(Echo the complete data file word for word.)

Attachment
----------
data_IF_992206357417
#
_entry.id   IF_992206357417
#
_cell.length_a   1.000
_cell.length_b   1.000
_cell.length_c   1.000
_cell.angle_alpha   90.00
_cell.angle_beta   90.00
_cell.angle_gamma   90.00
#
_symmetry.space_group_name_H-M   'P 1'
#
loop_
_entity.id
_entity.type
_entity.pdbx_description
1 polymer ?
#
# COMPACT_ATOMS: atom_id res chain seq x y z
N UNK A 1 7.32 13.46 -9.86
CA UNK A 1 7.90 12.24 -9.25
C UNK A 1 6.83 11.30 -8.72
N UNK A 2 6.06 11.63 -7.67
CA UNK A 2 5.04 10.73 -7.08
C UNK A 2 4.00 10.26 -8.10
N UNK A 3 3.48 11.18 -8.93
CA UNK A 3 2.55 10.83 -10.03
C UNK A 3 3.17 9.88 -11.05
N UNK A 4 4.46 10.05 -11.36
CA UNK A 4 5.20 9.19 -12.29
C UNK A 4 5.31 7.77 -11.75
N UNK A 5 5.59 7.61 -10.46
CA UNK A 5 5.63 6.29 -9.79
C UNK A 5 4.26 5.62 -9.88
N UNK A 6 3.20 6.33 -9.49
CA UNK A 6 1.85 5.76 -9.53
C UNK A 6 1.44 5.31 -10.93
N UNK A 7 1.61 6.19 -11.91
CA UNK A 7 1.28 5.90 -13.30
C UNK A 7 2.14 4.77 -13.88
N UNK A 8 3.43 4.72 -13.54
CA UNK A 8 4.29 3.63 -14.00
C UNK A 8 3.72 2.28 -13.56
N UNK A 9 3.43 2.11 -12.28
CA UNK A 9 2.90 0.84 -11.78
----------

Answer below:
data_IF_992206357417
#
_entry.id   IF_992206357417
#
_cell.length_a   1.000
_cell.length_b   1.000
_cell.length_c   1.000
_cell.angle_alpha   90.00
_cell.angle_beta   90.00
_cell.angle_gamma   90.00
#
_symmetry.space_group_name_H-M   'P 1'
#
loop_
_entity.id
_entity.type
_entity.pdbx_description
1 polymer ?
#
# COMPACT_ATOMS: atom_id res chain seq x y z
N UNK A 1 7.32 13.46 -9.86
CA UNK A 1 7.90 12.24 -9.25
C UNK A 1 6.83 11.30 -8.72
N UNK A 2 6.06 11.63 -7.67
CA UNK A 2 5.04 10.73 -7.08
C UNK A 2 4.00 10.26 -8.10
N UNK A 3 3.48 11.18 -8.93
CA UNK A 3 2.55 10.83 -10.03
C UNK A 3 3.17 9.88 -11.05
N UNK A 4 4.46 10.05 -11.36
CA UNK A 4 5.20 9.19 -12.29
C UNK A 4 5.31 7.77 -11.75
N UNK A 5 5.59 7.61 -10.46
CA UNK A 5 5.63 6.29 -9.79
C UNK A 5 4.26 5.62 -9.88
N UNK A 6 3.20 6.33 -9.49
CA UNK A 6 1.85 5.76 -9.53
C UNK A 6 1.44 5.31 -10.93
N UNK A 7 1.61 6.19 -11.91
CA UNK A 7 1.28 5.90 -13.30
C UNK A 7 2.14 4.77 -13.88
N UNK A 8 3.43 4.72 -13.54
CA UNK A 8 4.29 3.63 -14.00
C UNK A 8 3.72 2.28 -13.56
N UNK A 9 3.43 2.11 -12.28
CA UNK A 9 2.90 0.84 -11.78